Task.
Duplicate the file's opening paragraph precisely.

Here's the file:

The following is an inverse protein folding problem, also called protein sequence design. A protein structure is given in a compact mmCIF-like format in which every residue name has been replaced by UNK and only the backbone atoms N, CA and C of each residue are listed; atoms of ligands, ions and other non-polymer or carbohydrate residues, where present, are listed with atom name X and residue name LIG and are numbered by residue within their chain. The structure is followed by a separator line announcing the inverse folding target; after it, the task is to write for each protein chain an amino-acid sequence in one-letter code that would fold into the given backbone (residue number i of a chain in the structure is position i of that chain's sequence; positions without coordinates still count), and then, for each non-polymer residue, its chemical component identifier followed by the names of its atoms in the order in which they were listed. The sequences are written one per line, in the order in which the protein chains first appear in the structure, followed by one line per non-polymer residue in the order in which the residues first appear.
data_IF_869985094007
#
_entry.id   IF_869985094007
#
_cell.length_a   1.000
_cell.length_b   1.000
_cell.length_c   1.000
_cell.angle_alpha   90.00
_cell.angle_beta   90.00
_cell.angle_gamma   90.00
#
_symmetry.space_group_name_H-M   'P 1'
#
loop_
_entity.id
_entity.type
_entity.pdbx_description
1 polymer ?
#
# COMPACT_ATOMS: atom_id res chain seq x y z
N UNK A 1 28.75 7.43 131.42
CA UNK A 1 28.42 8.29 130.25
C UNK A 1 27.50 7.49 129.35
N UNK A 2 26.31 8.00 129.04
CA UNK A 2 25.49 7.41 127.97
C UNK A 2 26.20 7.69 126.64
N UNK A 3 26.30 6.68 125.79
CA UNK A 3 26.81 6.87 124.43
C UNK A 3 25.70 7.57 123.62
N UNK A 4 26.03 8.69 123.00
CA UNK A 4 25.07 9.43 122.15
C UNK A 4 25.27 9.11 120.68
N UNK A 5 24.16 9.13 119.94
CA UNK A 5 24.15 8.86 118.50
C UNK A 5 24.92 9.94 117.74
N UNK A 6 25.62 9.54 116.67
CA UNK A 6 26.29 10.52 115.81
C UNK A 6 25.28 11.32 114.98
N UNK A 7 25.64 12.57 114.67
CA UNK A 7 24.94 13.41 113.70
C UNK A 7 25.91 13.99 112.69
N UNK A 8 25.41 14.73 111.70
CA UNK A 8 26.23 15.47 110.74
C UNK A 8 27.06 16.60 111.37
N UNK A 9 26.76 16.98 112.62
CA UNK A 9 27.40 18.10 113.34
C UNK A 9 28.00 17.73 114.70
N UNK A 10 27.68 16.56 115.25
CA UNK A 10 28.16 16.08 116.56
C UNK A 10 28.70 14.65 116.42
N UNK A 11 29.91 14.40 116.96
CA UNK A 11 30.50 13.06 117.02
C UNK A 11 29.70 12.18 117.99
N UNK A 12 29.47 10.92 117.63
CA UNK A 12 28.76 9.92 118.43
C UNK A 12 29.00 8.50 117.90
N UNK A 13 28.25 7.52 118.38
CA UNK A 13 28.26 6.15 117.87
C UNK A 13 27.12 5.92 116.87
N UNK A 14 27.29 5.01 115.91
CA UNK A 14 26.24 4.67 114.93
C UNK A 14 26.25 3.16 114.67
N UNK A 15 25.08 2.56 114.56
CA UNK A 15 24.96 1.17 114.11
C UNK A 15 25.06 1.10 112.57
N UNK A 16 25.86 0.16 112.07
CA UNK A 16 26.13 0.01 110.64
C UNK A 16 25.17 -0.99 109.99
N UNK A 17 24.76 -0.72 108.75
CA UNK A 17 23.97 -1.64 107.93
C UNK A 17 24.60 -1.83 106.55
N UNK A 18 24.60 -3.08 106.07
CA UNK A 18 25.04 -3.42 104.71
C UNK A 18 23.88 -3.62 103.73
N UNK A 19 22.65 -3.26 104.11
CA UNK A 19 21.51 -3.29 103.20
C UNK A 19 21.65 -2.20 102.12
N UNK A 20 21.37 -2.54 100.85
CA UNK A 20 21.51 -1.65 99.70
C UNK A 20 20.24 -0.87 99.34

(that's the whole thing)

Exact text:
The following is an inverse protein folding problem, also called protein sequence design. A protein structure is given in a compact mmCIF-like format in which every residue name has been replaced by UNK and only the backbone atoms N, CA and C of each residue are listed; atoms of ligands, ions and other non-polymer or carbohydrate residues, where present, are listed with atom name X and residue name LIG and are numbered by residue within their chain. The structure is followed by a separator line announcing the inverse folding target; after it, the task is to write for each protein chain an amino-acid sequence in one-letter code that would fold into the given backbone (residue number i of a chain in the structure is position i of that chain's sequence; positions without coordinates still count), and then, for each non-polymer residue, its chemical component identifier followed by the names of its atoms in the order in which they were listed. The sequences are written one per line, in the order in which the protein chains first appear in the structure, followed by one line per non-polymer residue in the order in which the residues first appear.